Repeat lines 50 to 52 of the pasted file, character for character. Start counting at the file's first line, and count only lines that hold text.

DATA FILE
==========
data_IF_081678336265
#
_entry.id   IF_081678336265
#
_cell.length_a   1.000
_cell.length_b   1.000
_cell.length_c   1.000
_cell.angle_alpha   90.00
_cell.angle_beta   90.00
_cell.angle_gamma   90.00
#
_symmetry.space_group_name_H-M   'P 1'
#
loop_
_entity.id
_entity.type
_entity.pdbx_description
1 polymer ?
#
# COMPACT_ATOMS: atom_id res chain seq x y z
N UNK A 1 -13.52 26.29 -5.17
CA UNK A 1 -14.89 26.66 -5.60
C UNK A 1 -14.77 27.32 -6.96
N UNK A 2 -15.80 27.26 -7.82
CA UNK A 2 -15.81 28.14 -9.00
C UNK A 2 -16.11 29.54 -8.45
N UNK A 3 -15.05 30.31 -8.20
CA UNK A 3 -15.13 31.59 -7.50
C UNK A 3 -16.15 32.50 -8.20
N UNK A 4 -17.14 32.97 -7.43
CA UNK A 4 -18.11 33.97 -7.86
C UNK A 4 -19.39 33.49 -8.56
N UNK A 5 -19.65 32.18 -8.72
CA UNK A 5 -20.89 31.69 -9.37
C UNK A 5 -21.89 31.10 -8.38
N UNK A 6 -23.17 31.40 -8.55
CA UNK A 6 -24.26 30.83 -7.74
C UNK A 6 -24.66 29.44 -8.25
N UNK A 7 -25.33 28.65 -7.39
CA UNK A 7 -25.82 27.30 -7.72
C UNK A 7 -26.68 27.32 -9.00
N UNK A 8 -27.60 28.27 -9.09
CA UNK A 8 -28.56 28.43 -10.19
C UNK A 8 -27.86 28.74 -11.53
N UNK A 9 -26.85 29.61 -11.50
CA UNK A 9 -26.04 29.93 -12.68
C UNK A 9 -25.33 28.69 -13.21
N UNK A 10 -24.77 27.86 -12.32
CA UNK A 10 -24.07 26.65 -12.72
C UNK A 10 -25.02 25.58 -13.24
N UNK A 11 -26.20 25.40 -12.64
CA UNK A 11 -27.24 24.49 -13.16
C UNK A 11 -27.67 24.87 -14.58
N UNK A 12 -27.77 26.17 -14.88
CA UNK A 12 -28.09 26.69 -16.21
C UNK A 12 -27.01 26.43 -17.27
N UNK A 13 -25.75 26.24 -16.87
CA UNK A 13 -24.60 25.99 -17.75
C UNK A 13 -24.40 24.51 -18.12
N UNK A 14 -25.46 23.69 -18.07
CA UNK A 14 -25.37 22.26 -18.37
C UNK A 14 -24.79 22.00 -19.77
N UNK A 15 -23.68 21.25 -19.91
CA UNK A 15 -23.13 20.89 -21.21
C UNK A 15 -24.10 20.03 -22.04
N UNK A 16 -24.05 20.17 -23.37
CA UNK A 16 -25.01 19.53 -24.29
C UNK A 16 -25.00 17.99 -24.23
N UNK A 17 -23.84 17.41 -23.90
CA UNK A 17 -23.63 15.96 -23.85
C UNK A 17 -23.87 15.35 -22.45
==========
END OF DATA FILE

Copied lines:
C UNK A 10 -25.02 25.58 -13.24
N UNK A 11 -26.20 25.40 -12.64
CA UNK A 11 -27.24 24.49 -13.16